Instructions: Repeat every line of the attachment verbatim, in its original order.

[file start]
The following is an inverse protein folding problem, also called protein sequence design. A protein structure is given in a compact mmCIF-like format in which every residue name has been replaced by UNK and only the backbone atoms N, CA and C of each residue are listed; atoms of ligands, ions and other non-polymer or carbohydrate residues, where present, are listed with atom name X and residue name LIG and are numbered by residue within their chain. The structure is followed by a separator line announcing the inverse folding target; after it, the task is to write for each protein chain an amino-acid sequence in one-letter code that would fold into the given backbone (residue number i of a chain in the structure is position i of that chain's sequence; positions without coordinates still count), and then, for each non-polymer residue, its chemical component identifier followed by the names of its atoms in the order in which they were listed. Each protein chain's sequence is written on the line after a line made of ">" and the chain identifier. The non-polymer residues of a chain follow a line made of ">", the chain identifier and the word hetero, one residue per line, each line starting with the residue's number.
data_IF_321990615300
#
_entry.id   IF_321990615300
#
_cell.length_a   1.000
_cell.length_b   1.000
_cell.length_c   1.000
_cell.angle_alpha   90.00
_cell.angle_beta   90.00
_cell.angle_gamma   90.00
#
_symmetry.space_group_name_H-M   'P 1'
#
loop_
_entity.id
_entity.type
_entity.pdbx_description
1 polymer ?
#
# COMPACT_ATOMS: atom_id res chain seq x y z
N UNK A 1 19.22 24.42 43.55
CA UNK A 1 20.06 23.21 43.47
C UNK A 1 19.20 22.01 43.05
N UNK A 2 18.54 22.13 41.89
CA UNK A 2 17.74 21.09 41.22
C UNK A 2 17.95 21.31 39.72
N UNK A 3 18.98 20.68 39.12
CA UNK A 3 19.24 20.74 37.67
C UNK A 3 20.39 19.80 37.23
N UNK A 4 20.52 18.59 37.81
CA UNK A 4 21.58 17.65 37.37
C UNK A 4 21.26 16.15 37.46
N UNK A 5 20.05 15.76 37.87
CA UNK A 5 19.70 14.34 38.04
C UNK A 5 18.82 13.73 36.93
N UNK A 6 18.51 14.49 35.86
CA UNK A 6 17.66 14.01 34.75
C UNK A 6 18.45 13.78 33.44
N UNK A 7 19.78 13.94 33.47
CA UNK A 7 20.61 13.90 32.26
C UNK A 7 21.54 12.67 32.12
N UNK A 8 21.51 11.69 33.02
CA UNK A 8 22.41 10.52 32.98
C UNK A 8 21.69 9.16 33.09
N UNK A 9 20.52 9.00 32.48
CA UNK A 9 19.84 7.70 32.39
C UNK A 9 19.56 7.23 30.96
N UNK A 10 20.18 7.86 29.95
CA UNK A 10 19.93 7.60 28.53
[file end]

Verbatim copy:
The following is an inverse protein folding problem, also called protein sequence design. A protein structure is given in a compact mmCIF-like format in which every residue name has been replaced by UNK and only the backbone atoms N, CA and C of each residue are listed; atoms of ligands, ions and other non-polymer or carbohydrate residues, where present, are listed with atom name X and residue name LIG and are numbered by residue within their chain. The structure is followed by a separator line announcing the inverse folding target; after it, the task is to write for each protein chain an amino-acid sequence in one-letter code that would fold into the given backbone (residue number i of a chain in the structure is position i of that chain's sequence; positions without coordinates still count), and then, for each non-polymer residue, its chemical component identifier followed by the names of its atoms in the order in which they were listed. Each protein chain's sequence is written on the line after a line made of ">" and the chain identifier. The non-polymer residues of a chain follow a line made of ">", the chain identifier and the word hetero, one residue per line, each line starting with the residue's number.
data_IF_321990615300
#
_entry.id   IF_321990615300
#
_cell.length_a   1.000
_cell.length_b   1.000
_cell.length_c   1.000
_cell.angle_alpha   90.00
_cell.angle_beta   90.00
_cell.angle_gamma   90.00
#
_symmetry.space_group_name_H-M   'P 1'
#
loop_
_entity.id
_entity.type
_entity.pdbx_description
1 polymer ?
#
# COMPACT_ATOMS: atom_id res chain seq x y z
N UNK A 1 19.22 24.42 43.55
CA UNK A 1 20.06 23.21 43.47
C UNK A 1 19.20 22.01 43.05
N UNK A 2 18.54 22.13 41.89
CA UNK A 2 17.74 21.09 41.22
C UNK A 2 17.95 21.31 39.72
N UNK A 3 18.98 20.68 39.12
CA UNK A 3 19.24 20.74 37.67
C UNK A 3 20.39 19.80 37.23
N UNK A 4 20.52 18.59 37.81
CA UNK A 4 21.58 17.65 37.37
C UNK A 4 21.26 16.15 37.46
N UNK A 5 20.05 15.76 37.87
CA UNK A 5 19.70 14.34 38.04
C UNK A 5 18.82 13.73 36.93
N UNK A 6 18.51 14.49 35.86
CA UNK A 6 17.66 14.01 34.75
C UNK A 6 18.45 13.78 33.44
N UNK A 7 19.78 13.94 33.47
CA UNK A 7 20.61 13.90 32.26
C UNK A 7 21.54 12.67 32.12
N UNK A 8 21.51 11.69 33.02
CA UNK A 8 22.41 10.52 32.98
C UNK A 8 21.69 9.16 33.09
N UNK A 9 20.52 9.00 32.48
CA UNK A 9 19.84 7.70 32.39
C UNK A 9 19.56 7.23 30.96
N UNK A 10 20.18 7.86 29.95
CA UNK A 10 19.93 7.60 28.53